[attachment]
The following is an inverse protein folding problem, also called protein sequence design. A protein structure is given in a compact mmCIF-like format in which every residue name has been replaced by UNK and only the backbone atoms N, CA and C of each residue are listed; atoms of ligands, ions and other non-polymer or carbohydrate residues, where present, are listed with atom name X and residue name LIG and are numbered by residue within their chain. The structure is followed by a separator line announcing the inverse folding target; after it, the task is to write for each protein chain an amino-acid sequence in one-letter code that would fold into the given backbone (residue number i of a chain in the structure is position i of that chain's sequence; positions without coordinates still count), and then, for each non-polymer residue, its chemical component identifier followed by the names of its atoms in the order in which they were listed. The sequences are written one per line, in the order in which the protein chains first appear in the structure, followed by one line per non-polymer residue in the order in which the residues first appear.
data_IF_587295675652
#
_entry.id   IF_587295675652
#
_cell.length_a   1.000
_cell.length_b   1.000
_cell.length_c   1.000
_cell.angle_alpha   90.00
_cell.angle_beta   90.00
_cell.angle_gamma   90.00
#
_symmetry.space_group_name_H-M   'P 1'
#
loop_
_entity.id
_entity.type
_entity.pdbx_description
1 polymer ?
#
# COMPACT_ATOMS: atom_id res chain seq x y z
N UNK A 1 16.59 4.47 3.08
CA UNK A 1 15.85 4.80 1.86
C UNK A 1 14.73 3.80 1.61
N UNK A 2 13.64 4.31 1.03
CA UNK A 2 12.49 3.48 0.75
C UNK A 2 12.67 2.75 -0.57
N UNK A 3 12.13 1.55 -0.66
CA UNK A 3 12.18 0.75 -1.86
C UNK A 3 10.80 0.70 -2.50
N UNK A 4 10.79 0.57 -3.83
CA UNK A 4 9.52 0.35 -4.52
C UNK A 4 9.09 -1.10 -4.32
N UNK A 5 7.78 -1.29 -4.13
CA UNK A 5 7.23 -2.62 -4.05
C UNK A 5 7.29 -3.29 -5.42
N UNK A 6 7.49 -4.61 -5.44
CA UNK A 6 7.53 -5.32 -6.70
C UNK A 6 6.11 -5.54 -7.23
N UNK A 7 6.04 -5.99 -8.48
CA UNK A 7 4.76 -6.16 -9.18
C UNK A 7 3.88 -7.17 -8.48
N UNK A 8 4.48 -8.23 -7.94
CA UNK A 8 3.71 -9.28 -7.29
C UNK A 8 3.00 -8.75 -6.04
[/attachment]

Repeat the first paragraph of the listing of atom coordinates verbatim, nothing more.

The following is an inverse protein folding problem, also called protein sequence design. A protein structure is given in a compact mmCIF-like format in which every residue name has been replaced by UNK and only the backbone atoms N, CA and C of each residue are listed; atoms of ligands, ions and other non-polymer or carbohydrate residues, where present, are listed with atom name X and residue name LIG and are numbered by residue within their chain. The structure is followed by a separator line announcing the inverse folding target; after it, the task is to write for each protein chain an amino-acid sequence in one-letter code that would fold into the given backbone (residue number i of a chain in the structure is position i of that chain's sequence; positions without coordinates still count), and then, for each non-polymer residue, its chemical component identifier followed by the names of its atoms in the order in which they were listed. The sequences are written one per line, in the order in which the protein chains first appear in the structure, followed by one line per non-polymer residue in the order in which the residues first appear.